Reacting to the official retail sales figures from the Office for National Statistics (ONS) released on Thursday, the British Retail Consortium (BRC) said retailers are quietly confident of a better Christmas than last year despite sales values declining in November. But small retailers are more worried about the weather than macro-economics
Accoding to the ONS the volume of retail sales last month was down 0.3% compared to October. This was particularly disappointing as a rise of 0.5% had been anticipated. Balalnced against this John Lewis has reported the £110m it took last week is more than any other week in its entire history.
Richard Lim, British Retail Consortium economist, said, “Growth was weaker but that’s largely due to the amount spent on food going up more slowly as customers benefit from food prices rising more slowly.
“November’s mild weather hit clothing sales. Clothing retailers were denied a clear start to the winter season from conditions turning cold. Things like coats, hats and gloves often went un-bought. Of course, that will all have changed as temperatures plummeted this week and snow arrived last night.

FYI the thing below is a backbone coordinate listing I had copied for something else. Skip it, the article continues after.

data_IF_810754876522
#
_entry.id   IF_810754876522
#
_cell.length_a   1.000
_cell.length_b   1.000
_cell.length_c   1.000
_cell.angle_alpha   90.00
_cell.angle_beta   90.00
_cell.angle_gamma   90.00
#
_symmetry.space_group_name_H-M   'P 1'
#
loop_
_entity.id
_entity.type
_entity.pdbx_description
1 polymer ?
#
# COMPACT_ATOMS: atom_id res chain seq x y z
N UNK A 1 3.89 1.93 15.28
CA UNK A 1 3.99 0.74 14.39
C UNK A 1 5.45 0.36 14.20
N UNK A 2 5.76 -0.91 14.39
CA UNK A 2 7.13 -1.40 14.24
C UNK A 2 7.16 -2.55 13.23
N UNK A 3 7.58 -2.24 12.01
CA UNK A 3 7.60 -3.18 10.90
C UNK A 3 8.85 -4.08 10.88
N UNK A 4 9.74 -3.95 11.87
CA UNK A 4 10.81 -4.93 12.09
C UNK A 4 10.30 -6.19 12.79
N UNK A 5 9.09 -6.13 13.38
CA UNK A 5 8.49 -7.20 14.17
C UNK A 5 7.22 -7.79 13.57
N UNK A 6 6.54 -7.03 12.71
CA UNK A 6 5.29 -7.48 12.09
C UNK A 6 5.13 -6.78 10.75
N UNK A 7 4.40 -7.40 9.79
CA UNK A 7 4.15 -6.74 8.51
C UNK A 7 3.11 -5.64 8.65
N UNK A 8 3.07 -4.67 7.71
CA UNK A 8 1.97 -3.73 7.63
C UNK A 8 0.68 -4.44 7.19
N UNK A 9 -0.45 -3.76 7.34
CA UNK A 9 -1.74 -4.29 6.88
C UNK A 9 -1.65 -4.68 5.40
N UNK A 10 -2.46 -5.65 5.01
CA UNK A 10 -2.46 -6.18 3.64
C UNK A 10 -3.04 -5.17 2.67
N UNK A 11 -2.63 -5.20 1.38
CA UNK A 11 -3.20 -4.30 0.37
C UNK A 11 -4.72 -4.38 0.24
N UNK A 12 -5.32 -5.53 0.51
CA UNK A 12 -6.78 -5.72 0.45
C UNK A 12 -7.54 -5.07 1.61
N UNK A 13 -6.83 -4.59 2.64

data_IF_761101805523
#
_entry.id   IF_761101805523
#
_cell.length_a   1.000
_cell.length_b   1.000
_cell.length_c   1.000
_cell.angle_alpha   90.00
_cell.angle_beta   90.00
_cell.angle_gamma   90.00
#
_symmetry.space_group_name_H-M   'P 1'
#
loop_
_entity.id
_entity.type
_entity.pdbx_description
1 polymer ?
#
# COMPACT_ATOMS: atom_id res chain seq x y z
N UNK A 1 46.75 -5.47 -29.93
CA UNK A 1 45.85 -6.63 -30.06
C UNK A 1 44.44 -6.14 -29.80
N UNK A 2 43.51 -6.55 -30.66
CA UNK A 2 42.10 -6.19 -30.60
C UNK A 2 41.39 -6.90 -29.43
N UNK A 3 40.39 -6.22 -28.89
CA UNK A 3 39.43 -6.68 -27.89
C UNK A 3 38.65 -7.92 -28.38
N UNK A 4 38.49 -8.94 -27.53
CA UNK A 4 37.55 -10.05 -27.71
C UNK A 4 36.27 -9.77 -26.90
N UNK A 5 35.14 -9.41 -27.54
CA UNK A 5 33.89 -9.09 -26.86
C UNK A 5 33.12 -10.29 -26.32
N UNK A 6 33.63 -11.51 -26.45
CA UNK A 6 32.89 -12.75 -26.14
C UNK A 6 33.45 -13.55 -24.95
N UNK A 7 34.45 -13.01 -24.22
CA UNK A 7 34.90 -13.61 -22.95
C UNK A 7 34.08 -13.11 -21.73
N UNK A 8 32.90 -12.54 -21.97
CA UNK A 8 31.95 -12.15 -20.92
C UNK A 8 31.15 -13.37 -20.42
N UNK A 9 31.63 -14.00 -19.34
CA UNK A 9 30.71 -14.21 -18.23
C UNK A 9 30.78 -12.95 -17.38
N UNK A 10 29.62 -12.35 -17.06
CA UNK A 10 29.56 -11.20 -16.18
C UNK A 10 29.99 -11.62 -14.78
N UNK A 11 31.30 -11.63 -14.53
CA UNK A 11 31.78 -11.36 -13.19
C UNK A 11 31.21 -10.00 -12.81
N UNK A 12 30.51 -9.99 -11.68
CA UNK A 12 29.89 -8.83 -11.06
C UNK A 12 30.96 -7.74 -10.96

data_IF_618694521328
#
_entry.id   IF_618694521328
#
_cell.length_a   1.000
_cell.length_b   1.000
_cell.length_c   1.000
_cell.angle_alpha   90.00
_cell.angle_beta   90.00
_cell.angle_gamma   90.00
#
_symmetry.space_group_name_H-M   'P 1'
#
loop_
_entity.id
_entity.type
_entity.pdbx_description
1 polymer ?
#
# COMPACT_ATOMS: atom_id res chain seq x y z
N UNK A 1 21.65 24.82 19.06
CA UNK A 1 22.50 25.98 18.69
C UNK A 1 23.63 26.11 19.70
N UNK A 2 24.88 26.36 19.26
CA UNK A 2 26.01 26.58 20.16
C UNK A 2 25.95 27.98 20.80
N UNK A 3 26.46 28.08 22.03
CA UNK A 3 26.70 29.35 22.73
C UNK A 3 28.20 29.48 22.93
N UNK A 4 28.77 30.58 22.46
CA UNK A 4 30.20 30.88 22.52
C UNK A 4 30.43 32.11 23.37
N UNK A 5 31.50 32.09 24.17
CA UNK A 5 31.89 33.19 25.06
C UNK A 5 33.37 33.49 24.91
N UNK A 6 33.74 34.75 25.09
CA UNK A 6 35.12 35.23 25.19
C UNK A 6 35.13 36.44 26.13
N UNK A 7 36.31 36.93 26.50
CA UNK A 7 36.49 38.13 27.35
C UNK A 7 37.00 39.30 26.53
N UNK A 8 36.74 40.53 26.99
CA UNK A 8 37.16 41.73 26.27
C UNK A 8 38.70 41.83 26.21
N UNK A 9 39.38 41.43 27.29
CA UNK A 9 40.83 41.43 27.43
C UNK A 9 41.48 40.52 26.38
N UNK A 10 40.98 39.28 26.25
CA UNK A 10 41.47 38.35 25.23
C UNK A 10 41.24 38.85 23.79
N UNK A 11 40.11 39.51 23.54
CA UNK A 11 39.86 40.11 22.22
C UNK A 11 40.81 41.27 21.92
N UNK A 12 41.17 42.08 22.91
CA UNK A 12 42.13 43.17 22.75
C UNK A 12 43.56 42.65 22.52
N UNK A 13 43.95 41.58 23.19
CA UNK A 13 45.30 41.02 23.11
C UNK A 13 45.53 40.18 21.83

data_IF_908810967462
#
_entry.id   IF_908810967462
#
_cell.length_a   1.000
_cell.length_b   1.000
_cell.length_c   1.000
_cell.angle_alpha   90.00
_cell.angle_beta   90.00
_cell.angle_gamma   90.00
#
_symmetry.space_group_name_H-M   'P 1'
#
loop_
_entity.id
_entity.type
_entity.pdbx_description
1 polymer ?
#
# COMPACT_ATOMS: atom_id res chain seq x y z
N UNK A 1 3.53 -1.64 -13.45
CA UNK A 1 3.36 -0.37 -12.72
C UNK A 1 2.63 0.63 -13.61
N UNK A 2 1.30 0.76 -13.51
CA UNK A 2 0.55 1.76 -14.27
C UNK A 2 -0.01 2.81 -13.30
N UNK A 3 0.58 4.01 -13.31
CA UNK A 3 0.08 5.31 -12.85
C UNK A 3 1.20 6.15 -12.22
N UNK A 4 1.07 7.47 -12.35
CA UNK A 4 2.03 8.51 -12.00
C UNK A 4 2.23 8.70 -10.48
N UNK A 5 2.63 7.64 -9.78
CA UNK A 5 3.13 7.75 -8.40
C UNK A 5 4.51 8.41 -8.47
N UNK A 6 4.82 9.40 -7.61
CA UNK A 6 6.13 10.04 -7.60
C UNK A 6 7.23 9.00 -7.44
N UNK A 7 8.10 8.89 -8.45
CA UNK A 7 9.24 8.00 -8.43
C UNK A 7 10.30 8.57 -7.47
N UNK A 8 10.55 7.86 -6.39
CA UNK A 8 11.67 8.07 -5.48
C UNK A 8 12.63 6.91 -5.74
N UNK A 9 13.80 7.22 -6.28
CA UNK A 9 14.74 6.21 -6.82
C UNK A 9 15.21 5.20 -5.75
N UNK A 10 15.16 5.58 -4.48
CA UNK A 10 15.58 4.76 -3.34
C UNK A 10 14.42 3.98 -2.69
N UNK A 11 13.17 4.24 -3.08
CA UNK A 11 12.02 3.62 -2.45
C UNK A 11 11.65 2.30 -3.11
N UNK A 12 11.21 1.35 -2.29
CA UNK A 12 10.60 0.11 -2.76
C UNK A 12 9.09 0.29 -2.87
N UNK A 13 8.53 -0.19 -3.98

“Consumer confidence can’t be taken for granted but generally customers are feeling more positive than a year ago. Considering Bank of England interest rate cuts can take up to 18 months to feed through, some of this is certainly the cumulative effects of lower mortgage rates now supporting spending. November saw more interest in items for the home and strong growth in internet sales as Christmas buying took off.
ECONOMIC PARTNERSHIP COMMENT
There is no doubt that the recession has proved to be a disaster for some retailers and an irrelevance for others. Although it has not been the single cause of failure for the likes of Woolworths, Borders and Zavvi, they would probably have survived a bit longer if the recession hadn't intervened.
Thanks to low interest rates, most people that still have a job are actually better off and, although unemployment numbers have risen over the past year, with all previous recessions the really big numbers have come after the recession ends. Unemployment has been a lagging indicator continuing to rise for 12 to 18 months but there is some evidence to suggest that this recession may be different with unemployment peaking as the recession ends. It remains to be seen whether this is just a blip and also if people losing their jobs will have a sobering effect on those that are still in work.
With a week to go before Christmas, many independent retailers will be watching the weather closely. The sudden snowfall seen today (with more predicted over the weekend) makes shoppers head for indoor malls to complete their Christmas purchases and that will have a knock-on effect for the smaller retailers outside in the snowy streets.
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